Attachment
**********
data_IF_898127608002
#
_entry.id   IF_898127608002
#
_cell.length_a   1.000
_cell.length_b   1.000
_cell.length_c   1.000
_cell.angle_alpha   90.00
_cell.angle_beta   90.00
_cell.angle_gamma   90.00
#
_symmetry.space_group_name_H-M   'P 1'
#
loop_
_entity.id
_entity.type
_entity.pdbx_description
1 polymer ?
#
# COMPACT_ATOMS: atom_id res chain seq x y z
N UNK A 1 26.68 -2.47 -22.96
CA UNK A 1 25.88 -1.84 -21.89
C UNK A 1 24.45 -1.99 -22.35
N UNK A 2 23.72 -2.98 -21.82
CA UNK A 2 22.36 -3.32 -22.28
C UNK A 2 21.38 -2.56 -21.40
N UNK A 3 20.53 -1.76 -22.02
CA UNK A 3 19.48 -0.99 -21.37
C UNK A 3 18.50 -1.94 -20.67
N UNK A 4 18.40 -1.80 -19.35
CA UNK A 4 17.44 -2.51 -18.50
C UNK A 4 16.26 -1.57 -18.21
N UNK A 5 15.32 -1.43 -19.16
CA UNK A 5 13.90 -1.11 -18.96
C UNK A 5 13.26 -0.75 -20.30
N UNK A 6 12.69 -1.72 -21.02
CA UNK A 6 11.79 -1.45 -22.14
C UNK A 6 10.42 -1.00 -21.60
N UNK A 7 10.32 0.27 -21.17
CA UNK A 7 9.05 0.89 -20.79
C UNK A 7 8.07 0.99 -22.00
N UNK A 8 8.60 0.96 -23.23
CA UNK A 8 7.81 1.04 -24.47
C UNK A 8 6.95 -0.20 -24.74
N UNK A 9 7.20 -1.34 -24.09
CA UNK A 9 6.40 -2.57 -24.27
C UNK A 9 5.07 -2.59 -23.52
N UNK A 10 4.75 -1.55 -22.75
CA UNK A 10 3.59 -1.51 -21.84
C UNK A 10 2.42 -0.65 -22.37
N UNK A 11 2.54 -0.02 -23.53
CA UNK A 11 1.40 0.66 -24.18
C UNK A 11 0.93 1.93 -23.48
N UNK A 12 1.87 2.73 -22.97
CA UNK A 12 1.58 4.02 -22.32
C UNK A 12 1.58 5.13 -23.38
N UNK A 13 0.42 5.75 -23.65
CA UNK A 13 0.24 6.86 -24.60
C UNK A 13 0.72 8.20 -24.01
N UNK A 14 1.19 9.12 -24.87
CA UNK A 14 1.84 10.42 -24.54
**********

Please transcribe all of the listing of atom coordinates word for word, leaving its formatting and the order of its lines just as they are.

data_IF_898127608002
#
_entry.id   IF_898127608002
#
_cell.length_a   1.000
_cell.length_b   1.000
_cell.length_c   1.000
_cell.angle_alpha   90.00
_cell.angle_beta   90.00
_cell.angle_gamma   90.00
#
_symmetry.space_group_name_H-M   'P 1'
#
loop_
_entity.id
_entity.type
_entity.pdbx_description
1 polymer ?
#
# COMPACT_ATOMS: atom_id res chain seq x y z
N UNK A 1 26.68 -2.47 -22.96
CA UNK A 1 25.88 -1.84 -21.89
C UNK A 1 24.45 -1.99 -22.35
N UNK A 2 23.72 -2.98 -21.82
CA UNK A 2 22.36 -3.32 -22.28
C UNK A 2 21.38 -2.56 -21.40
N UNK A 3 20.53 -1.76 -22.02
CA UNK A 3 19.48 -0.99 -21.37
C UNK A 3 18.50 -1.94 -20.67
N UNK A 4 18.40 -1.80 -19.35
CA UNK A 4 17.44 -2.51 -18.50
C UNK A 4 16.26 -1.57 -18.21
N UNK A 5 15.32 -1.43 -19.16
CA UNK A 5 13.90 -1.11 -18.96
C UNK A 5 13.26 -0.75 -20.30
N UNK A 6 12.69 -1.72 -21.02
CA UNK A 6 11.79 -1.45 -22.14
C UNK A 6 10.42 -1.00 -21.60
N UNK A 7 10.32 0.27 -21.17
CA UNK A 7 9.05 0.89 -20.79
C UNK A 7 8.07 0.99 -22.00
N UNK A 8 8.60 0.96 -23.23
CA UNK A 8 7.81 1.04 -24.47
C UNK A 8 6.95 -0.20 -24.74
N UNK A 9 7.20 -1.34 -24.09
CA UNK A 9 6.40 -2.57 -24.27
C UNK A 9 5.07 -2.59 -23.52
N UNK A 10 4.75 -1.55 -22.75
CA UNK A 10 3.59 -1.51 -21.84
C UNK A 10 2.42 -0.65 -22.37
N UNK A 11 2.54 -0.02 -23.53
CA UNK A 11 1.40 0.66 -24.18
C UNK A 11 0.93 1.93 -23.48
N UNK A 12 1.87 2.73 -22.97
CA UNK A 12 1.58 4.02 -22.32
C UNK A 12 1.58 5.13 -23.38
N UNK A 13 0.42 5.75 -23.65
CA UNK A 13 0.24 6.86 -24.60
C UNK A 13 0.72 8.20 -24.01
N UNK A 14 1.19 9.12 -24.87
CA UNK A 14 1.84 10.42 -24.54